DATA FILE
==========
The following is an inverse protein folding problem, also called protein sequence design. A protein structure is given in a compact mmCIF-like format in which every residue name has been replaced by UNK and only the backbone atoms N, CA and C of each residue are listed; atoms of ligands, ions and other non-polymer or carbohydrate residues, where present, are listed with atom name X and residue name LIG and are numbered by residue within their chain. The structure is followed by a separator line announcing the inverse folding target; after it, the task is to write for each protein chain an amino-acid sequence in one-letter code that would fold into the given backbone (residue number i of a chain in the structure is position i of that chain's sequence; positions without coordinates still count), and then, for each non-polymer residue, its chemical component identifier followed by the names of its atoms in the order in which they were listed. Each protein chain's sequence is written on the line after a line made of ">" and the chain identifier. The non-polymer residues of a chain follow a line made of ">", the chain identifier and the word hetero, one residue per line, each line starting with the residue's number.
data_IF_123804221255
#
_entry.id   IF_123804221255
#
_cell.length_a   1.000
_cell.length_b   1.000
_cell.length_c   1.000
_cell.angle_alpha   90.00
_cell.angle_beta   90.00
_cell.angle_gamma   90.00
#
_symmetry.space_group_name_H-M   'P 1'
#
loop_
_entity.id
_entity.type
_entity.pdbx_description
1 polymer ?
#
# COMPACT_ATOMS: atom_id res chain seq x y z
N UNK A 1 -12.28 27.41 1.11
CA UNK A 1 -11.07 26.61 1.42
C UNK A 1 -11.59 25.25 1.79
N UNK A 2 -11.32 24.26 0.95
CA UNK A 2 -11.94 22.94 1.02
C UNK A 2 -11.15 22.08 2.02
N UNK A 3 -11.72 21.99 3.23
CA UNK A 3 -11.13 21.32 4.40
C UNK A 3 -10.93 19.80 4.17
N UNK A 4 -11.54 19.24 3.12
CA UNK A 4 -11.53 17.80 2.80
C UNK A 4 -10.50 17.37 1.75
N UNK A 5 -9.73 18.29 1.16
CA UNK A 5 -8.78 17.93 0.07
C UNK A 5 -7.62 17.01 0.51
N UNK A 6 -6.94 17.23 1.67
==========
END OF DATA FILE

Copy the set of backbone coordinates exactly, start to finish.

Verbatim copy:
The following is an inverse protein folding problem, also called protein sequence design. A protein structure is given in a compact mmCIF-like format in which every residue name has been replaced by UNK and only the backbone atoms N, CA and C of each residue are listed; atoms of ligands, ions and other non-polymer or carbohydrate residues, where present, are listed with atom name X and residue name LIG and are numbered by residue within their chain. The structure is followed by a separator line announcing the inverse folding target; after it, the task is to write for each protein chain an amino-acid sequence in one-letter code that would fold into the given backbone (residue number i of a chain in the structure is position i of that chain's sequence; positions without coordinates still count), and then, for each non-polymer residue, its chemical component identifier followed by the names of its atoms in the order in which they were listed. Each protein chain's sequence is written on the line after a line made of ">" and the chain identifier. The non-polymer residues of a chain follow a line made of ">", the chain identifier and the word hetero, one residue per line, each line starting with the residue's number.
data_IF_123804221255
#
_entry.id   IF_123804221255
#
_cell.length_a   1.000
_cell.length_b   1.000
_cell.length_c   1.000
_cell.angle_alpha   90.00
_cell.angle_beta   90.00
_cell.angle_gamma   90.00
#
_symmetry.space_group_name_H-M   'P 1'
#
loop_
_entity.id
_entity.type
_entity.pdbx_description
1 polymer ?
#
# COMPACT_ATOMS: atom_id res chain seq x y z
N UNK A 1 -12.28 27.41 1.11
CA UNK A 1 -11.07 26.61 1.42
C UNK A 1 -11.59 25.25 1.79
N UNK A 2 -11.32 24.26 0.95
CA UNK A 2 -11.94 22.94 1.02
C UNK A 2 -11.15 22.08 2.02
N UNK A 3 -11.72 21.99 3.23
CA UNK A 3 -11.13 21.32 4.40
C UNK A 3 -10.93 19.80 4.17
N UNK A 4 -11.54 19.24 3.12
CA UNK A 4 -11.53 17.80 2.80
C UNK A 4 -10.50 17.37 1.75
N UNK A 5 -9.73 18.29 1.16
CA UNK A 5 -8.78 17.93 0.07
C UNK A 5 -7.62 17.01 0.51
N UNK A 6 -6.94 17.23 1.67